A recent federal court decision illustrates how “loan” arrangements between physicians and their employers, if not properly structured, may be treated as the payment of taxable compensation and the employers may be hit with substantial tax, penalties and interest for failure to properly withhold income and payroll taxes.
In order to recruit and retain qualified physicians, The Vancouver Clinic, Inc. (the “Clinic”) gave newly hired physicians “loans” that would be forgiven by the Clinic if the physician receiving the loan remained employed by the Clinic for the full five-year term of the physician’s employment agreement. During the years 2007 through 2009, the Clinic made over 100 loans in an aggregate amount in excess of $1.5 million. The Clinic anticipated that the vast majority of these loans would be forgiven, rather than repaid. For federal income and payroll tax purposes, the Clinic treated the loans as bona fide loans, rather than W-2 compensation income, and thus did not withhold income or payroll taxes from the physicians when advances were made. The IRS audited the Clinic, and assessed withholding and payroll taxes, together with interest, in excess of $625,000. The Clinic paid the assessment, and sued for a refund, but a federal district court agreed with the IRS, and held that the physician loans were taxable compensation income when made. The district court stated that for a transaction to constitute a bona fide loan, there must be an unconditional promise to repay at the time the funds are advanced, and that in this case the applicable facts and documents strongly suggested that the parties did not actually intend repayment. (The Vancouver Clinic, Inc. v. United States, 111 A.F.T.R.2d 2013-1571 (W.D. Wash., 2013)).
It is often difficult to attract a physician to a community, and it is important not only to attract qualified physicians, but to have them stay for an extended period of time. Given the substantial up-front costs incurred to recruit and train a new physician, an employer should structure the compensation arrangement to encourage the physician to stay for a sufficient period of time to allow the employer to at least partially recoup its investment. As the Vancouver Clinic decision demonstrates, however, tax issues must be carefully considered when structuring recruitment and retention packages. Referring to a given arrangement as a “loan” or calling a document a loan agreement is not sufficient to make it a bona fide debt for income tax purposes if the applicable facts and circumstances indicate that the parties did not actually intend for such amounts to be repaid in accordance with its terms. As illustrated by the Vancouver Clinic decision, if the loan arrangement is not properly structured the advances may be treated as the payment of taxable compensation and the employer may be hit with substantial tax, penalties and interest for failure to properly withhold income and payroll taxes.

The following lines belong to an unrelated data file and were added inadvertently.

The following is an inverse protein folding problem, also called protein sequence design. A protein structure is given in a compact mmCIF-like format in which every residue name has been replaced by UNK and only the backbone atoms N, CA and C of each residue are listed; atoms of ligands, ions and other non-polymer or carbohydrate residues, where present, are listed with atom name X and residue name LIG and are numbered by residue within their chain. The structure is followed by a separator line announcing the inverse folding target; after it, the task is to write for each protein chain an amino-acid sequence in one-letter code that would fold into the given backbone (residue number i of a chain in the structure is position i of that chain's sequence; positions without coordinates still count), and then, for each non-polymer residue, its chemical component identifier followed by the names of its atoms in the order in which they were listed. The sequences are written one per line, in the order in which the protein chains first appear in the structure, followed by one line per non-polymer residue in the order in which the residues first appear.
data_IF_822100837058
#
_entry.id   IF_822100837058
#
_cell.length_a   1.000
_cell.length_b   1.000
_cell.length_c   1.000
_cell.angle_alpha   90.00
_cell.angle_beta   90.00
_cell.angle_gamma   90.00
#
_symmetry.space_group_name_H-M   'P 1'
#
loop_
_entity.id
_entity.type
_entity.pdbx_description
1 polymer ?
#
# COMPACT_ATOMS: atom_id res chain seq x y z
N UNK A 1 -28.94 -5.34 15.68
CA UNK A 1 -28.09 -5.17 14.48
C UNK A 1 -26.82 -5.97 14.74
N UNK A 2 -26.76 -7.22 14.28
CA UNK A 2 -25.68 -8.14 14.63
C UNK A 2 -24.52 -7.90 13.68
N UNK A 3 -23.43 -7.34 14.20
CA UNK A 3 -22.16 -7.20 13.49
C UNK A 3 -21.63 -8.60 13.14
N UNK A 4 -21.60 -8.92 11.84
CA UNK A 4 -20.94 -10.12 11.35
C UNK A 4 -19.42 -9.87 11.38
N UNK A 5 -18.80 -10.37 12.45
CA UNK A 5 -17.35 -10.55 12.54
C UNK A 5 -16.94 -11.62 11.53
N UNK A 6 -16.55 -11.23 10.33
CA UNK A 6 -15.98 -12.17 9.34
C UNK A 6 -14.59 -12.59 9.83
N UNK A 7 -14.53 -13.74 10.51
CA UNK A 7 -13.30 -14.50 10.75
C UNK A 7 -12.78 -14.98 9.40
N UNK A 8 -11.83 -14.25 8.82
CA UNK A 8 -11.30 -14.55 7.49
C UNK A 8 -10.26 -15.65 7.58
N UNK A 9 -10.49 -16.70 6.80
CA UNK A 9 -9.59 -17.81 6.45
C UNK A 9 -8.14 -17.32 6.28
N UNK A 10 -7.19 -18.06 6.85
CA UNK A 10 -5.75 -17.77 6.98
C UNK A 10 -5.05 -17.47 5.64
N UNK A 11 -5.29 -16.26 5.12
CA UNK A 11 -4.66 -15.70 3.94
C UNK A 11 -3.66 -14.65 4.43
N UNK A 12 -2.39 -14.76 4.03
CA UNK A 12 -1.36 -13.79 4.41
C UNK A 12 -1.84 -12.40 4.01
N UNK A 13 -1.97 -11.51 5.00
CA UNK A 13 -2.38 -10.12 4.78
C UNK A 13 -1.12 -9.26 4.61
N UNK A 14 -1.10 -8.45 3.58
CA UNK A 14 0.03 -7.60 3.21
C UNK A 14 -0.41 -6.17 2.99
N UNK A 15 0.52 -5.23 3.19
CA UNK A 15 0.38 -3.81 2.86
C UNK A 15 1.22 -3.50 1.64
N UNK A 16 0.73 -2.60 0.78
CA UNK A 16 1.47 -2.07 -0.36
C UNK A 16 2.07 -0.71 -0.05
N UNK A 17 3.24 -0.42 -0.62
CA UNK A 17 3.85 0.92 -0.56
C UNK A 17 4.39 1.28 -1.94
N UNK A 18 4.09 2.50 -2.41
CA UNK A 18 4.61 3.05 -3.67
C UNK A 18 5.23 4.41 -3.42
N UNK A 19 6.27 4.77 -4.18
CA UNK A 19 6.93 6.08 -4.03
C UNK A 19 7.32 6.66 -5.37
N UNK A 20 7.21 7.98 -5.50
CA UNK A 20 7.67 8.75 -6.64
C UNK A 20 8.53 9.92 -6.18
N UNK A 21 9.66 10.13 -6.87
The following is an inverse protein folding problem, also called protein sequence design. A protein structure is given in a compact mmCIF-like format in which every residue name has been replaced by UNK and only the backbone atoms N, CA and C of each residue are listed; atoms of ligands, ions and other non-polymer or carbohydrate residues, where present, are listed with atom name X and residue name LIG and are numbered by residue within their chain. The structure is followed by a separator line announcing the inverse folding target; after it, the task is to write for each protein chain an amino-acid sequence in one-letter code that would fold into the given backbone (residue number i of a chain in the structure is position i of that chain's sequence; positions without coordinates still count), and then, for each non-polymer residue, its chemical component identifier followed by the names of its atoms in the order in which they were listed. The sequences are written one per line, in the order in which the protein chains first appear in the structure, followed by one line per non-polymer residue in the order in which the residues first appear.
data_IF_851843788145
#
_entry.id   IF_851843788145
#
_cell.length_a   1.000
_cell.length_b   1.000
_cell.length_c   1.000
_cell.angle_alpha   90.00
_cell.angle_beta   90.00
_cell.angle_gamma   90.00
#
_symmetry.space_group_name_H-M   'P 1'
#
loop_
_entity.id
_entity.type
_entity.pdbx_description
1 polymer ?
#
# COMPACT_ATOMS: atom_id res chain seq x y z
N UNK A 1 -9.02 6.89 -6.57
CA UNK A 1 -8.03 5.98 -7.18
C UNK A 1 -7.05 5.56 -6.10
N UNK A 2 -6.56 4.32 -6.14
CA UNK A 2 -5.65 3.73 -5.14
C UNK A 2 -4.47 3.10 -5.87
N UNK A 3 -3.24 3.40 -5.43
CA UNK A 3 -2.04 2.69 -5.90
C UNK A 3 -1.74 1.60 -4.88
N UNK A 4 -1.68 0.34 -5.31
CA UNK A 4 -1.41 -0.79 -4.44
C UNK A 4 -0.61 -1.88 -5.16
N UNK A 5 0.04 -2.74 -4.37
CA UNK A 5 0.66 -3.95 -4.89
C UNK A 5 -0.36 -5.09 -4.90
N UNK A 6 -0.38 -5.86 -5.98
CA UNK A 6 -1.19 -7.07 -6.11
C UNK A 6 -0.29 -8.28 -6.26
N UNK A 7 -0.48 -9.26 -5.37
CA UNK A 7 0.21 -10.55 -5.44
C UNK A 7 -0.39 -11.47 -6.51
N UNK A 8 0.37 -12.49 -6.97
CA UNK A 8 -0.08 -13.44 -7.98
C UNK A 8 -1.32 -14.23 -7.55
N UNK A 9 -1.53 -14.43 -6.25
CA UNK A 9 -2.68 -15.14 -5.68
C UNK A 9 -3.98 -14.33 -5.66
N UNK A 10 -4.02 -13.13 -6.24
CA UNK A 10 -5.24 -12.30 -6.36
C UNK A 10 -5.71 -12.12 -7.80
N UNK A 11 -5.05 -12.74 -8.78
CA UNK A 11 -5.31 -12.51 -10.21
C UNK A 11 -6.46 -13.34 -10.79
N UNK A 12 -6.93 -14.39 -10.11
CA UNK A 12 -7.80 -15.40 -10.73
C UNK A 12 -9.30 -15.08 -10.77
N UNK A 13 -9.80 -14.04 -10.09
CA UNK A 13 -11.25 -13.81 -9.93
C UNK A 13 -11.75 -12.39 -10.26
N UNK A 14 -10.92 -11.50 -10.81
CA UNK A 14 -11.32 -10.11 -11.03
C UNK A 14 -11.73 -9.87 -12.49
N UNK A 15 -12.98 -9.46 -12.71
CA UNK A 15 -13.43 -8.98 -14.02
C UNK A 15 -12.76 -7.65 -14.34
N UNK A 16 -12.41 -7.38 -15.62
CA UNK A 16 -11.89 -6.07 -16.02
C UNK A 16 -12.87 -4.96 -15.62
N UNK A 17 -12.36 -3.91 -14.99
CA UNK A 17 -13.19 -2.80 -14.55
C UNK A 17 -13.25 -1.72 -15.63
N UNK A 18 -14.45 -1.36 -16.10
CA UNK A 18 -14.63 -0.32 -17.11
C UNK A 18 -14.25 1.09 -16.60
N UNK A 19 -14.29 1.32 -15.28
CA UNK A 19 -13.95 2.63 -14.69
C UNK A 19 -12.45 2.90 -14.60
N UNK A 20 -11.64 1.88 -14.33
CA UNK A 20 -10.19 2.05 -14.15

Similarly, physician recruitment agreements are very popular by and between hospitals, employer medical practices and individual physician recruits. There are specific requirements to ensure compliance with the Federal Anti-Kickback Statute and its practitioner recruitment safe harbor, as well as the federal Stark Law and its physician recruitment exception. The Stark law also has an exception for physician retention arrangements in underserved areas. While failure to satisfy the AKS safe harbor does not make an arrangement illegal per se, the federal government will review the facts and circumstances to determine the parties’ intent and AKS compliance. Stark is a strict liability statute so ensuring adherence to the requirements of the physician recruitment exception OR the physician retention exception in underserved areas is critical.
Business items, fraud and abuse issues, and tax considerations must be carefully considered and addressed as such issues are directly relevant to all physician recruitment and physician employment relationships.